How to become a court interpreter: Justice must be blind, not deaf.
Being a court interpreter is perhaps the most strenuous of the interpreter roles. While being an interpreter during a political or business conference comes with their own high-stakes responsibilities, being a court interpreter is a whole other level.
This is because to be a good court interpreter, one cannot simply communicate the language that is being used from the advocates or judges. It involves more than that.
The most important thing, over and above being proficient both with the language the law is spoken (or written in, though this goes more into translation territory – of course, there is an overlap) and the mother tongue of the litigant, accused, or witness, is a fundamental understanding of the law itself.
For instance, South Africa is founded on Roman-Dutch Law, which has its own particularities according to its origin. For instance, there are a great deal many Latin phrases which refer to an aspect of the law.
An example of this is the phrase nulla bona. Two words, in Latin, yet in South African Law involves quite a lot of complexities. It literally means “no goods”. What it states, by South African Law, is a “nulla bona” return of the Sheriff, or deputy-sheriff, or even a Messenger of the Court, that a person whom the judgement is made against to pay money which has been made – and has indicated he has insufficient disposable that can be possessed or attached in way to be sold, which would satisfy whatever the judgement concerned.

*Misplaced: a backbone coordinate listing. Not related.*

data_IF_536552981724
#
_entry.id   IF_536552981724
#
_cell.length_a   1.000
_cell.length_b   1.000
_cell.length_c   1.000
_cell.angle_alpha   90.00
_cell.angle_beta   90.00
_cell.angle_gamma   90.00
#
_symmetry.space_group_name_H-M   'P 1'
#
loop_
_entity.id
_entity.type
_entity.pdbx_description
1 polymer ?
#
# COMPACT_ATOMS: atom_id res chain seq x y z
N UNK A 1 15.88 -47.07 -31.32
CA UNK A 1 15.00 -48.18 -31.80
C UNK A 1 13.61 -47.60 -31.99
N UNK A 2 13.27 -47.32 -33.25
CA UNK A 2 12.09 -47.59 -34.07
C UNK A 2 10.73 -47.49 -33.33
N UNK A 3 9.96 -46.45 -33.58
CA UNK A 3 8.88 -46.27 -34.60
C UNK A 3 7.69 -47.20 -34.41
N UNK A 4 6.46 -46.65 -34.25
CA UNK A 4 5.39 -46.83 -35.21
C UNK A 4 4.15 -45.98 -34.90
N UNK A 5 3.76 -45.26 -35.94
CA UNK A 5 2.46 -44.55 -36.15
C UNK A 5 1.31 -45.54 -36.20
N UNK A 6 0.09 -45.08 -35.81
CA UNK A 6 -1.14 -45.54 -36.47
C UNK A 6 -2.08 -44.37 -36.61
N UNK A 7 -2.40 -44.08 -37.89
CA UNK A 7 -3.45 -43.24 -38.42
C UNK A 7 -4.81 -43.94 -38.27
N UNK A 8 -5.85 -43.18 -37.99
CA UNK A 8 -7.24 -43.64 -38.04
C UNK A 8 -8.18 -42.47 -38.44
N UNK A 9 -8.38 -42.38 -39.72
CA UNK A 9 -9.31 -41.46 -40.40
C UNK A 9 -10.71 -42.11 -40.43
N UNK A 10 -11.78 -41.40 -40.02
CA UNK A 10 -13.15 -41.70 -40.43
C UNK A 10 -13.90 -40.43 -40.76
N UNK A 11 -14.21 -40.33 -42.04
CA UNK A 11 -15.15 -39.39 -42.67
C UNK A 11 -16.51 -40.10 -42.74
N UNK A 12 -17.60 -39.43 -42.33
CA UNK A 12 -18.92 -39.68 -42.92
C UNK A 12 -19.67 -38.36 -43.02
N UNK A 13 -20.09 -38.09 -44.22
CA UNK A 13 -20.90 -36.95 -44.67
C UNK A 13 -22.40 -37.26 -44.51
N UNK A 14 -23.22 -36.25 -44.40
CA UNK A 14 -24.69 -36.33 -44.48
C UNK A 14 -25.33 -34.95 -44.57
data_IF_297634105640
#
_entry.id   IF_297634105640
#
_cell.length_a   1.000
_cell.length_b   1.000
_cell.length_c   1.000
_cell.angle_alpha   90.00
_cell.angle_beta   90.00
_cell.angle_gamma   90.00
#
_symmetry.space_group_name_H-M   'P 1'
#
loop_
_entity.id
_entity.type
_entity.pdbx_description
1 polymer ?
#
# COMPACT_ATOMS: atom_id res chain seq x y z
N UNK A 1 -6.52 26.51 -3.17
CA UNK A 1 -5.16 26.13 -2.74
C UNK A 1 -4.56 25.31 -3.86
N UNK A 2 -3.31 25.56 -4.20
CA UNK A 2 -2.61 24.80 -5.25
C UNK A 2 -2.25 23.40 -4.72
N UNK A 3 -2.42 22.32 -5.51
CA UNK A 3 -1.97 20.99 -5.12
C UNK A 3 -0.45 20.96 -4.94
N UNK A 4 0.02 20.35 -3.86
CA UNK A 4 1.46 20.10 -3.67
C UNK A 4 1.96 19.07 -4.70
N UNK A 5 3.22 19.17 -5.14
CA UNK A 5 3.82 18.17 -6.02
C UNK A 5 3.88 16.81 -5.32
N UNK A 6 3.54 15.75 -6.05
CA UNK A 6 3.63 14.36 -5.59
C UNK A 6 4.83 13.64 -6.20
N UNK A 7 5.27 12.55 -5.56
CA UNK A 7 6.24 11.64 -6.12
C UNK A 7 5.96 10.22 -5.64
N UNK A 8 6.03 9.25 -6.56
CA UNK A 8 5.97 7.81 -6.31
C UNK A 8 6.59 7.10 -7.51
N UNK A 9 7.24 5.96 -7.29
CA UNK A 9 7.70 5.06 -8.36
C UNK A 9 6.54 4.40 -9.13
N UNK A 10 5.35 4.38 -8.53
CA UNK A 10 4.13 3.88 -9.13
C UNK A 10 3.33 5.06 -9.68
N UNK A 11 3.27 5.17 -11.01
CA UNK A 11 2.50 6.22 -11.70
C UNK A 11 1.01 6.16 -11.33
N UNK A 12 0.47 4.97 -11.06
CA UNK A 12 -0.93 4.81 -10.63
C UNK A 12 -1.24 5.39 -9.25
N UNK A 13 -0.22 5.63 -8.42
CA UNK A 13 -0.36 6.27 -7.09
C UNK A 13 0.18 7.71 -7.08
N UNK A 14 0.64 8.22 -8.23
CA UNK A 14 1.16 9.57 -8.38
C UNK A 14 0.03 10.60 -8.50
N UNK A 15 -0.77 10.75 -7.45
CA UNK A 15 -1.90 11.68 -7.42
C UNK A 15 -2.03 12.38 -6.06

A court interpreter needs to understand all this, which is intricate, so as to explain, in a completely different language, to the person for whom the judgement has been made against.
Thus, to be at least a competent court interpreter, you must study the essentials of law (no one expects you to do a full LLB, however!) and be able to follow the sometimes intricate arguments put forward by advocates in advance of their cause.
It is known that opposing advocates in a case employ strategies designed to get a witness to unintentionally contradict himself. He may do so, fair or not, inadvertently due to not understanding the phrasing of the argument put forward by the advocate.
Your role is, of course, neutral. But you also have a responsibility to prevent a miscarriage of justice caused by inadequate explanations that cause the person you are interpreting for to misstep through no real fault of their own.
Therefore, being a court interpreter is one that requires integrity and also an understanding of logic.
Summing up, how to be a good court interpreter requires
1) Foundational understanding of legal system (in our case, Roman-Dutch Law, and what underpins it.
3) An ability to communicate very complex arguments or questions or cross-examinations to the litigant, accused, or witness.
4) A basis in Logic as a subject.
For this last, doing a course in Logic, especially as taught in Philosophy classes the country over, will provide an excellent grounding – and have many other benefits, besides.
Remember, you have a duty to offer your ability to communicate our laws as best you are able to to a person who is unfamiliar, literally, with the language of the Law.